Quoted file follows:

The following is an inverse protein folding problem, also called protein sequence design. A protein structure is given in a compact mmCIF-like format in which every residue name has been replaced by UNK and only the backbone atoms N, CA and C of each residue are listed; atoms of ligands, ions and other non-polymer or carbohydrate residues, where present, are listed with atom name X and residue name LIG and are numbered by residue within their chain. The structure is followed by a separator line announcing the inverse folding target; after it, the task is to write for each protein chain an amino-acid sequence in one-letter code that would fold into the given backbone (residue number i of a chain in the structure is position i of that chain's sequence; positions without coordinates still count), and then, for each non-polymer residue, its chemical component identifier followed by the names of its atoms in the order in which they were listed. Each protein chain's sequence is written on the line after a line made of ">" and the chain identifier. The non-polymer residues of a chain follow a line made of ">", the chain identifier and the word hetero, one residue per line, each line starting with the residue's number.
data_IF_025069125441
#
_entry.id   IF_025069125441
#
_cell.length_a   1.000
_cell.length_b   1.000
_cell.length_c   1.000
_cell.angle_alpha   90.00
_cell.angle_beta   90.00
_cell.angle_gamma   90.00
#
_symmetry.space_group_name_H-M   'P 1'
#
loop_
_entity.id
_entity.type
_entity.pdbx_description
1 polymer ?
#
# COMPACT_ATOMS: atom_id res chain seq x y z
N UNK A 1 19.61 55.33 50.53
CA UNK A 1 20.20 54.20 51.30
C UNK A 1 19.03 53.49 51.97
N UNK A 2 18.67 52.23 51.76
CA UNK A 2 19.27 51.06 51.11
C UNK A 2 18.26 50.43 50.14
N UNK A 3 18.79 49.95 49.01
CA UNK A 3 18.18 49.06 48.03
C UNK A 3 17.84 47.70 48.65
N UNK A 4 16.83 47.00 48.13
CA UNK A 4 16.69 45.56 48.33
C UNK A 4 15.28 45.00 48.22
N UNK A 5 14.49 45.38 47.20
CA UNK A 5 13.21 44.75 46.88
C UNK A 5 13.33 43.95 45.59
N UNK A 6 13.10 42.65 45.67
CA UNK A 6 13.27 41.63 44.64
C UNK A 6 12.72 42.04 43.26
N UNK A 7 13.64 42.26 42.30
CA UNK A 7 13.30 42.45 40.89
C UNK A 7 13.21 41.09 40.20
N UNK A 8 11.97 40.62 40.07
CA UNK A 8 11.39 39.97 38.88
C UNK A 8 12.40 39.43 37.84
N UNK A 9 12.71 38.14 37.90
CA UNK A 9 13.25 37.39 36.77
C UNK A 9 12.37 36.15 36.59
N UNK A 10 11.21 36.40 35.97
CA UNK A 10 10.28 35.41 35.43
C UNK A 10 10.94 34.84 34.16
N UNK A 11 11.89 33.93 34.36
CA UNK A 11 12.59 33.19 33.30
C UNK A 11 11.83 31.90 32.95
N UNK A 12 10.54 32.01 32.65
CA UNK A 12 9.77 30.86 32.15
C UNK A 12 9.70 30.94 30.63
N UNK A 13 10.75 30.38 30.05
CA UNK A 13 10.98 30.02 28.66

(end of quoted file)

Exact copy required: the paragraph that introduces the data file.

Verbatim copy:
The following is an inverse protein folding problem, also called protein sequence design. A protein structure is given in a compact mmCIF-like format in which every residue name has been replaced by UNK and only the backbone atoms N, CA and C of each residue are listed; atoms of ligands, ions and other non-polymer or carbohydrate residues, where present, are listed with atom name X and residue name LIG and are numbered by residue within their chain. The structure is followed by a separator line announcing the inverse folding target; after it, the task is to write for each protein chain an amino-acid sequence in one-letter code that would fold into the given backbone (residue number i of a chain in the structure is position i of that chain's sequence; positions without coordinates still count), and then, for each non-polymer residue, its chemical component identifier followed by the names of its atoms in the order in which they were listed. Each protein chain's sequence is written on the line after a line made of ">" and the chain identifier. The non-polymer residues of a chain follow a line made of ">", the chain identifier and the word hetero, one residue per line, each line starting with the residue's number.